Why I Help My Daughter With Her Chores

I help my daughter clean up her toys.  When it’s time to clean at the end of the day or before dinner, I am often in there working with her to help her clean up.  At five I know she’s fully capable of cleaning up her toys independently, and sometimes if I’m busy cleaning elsewhere, she does it.  I have been called out for this though by those that believe that my child needs to learn her responsibilities are hers alone and thus she should be doing them alone.

In a world where most children seem to have very little responsibility, I understand this view.  However, I beg to differ in our case.  Not because I don’t believe my daughter needs to learn responsibility or that it’s my job to help her learn that, but because I don’t believe that making her feel that she’s alone on this is the right way to do it.

So I help her.  I help her clean her toys and put stuff away.  The flipside to this is that she helps me.  She helps me put the dishes away, she helps me with the laundry, she helps set the table and clean up the dishes, she helps me wash the floor (she loves her Swiffer WetJet, it’s like a toy and I often have to stop her from overcleaning the floors), and she helps me tidy if I ask.  I get this help not because I demand it, but because I have been clear about our philosophy regarding chores and work.

You see, in our house, we take the view that we are all working together to keep the house running.  (How good a job we’re doing of it is up for debate and will largely vary depending on what day you drop by with some days looking like we might actually have this thing down and others looking like the house is run by an insane asylum.)  We do believe that we are solely responsible for our own private spaces (though as my daughter is still in our room, it’s still a collaborative effort there too), but common areas are for us to work together to keep from falling into too much disarray.  After all, the house belongs to all of us.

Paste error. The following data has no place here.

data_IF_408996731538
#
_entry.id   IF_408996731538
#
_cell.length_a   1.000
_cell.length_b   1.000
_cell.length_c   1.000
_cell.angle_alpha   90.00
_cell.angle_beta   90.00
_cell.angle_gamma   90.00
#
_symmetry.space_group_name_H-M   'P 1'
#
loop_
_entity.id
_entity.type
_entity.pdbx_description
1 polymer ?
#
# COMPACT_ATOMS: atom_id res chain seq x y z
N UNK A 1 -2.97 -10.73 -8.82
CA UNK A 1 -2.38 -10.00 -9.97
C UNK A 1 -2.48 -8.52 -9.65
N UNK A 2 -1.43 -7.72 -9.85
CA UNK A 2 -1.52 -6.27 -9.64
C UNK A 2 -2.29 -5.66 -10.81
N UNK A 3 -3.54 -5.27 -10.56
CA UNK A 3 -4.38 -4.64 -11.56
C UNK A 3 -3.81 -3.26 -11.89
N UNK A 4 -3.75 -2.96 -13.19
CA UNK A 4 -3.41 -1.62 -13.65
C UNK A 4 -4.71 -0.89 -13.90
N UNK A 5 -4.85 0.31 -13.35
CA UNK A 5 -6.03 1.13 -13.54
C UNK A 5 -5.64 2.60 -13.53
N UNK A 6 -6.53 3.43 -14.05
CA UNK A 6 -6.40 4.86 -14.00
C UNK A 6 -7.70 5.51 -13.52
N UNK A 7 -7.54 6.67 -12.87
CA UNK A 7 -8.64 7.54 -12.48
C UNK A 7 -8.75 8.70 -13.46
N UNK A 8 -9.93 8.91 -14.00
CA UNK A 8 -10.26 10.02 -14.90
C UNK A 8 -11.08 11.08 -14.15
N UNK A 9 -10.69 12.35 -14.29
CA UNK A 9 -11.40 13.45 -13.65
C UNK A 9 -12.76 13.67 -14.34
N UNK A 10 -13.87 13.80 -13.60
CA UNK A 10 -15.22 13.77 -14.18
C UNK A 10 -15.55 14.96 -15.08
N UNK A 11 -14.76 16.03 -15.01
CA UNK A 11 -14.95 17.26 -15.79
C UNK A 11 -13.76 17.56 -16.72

Because of this philosophy, I am willing to help her and she me.  I have been very open with her about why I am helping and that helping is a two-way street.  When she was young, she was very happy to help me clean (though less so when it came time to clean her stuff up) and so when I would turn around and help her, I told her that I was helping her now as she had been so helpful to me earlier.  I still remind her of that, making it known that I am here to help her when I can, just as I expect her to help me when I need and request it (though often she does without asking).  So far it’s working.

I may not always be able to help her and sometimes I can see she’s actively involved in something that I don’t want to disturb, so I let her be when I’m doing a chore.  There’s no condemnation of her in these situations and in turn, when I’m busy with something important, then she too is willing to accept my lack of help at times.  I realize that in a world of independence, this type of interdependence can seem weird, but I firmly believe my daughter will be better off for learning how to work with others and help them instead of expecting them to do everything on their own.  Hopefully she’s able to find some like-minded people who are willing to work with and help her too.

By Tracy Cassels

August 24, 2015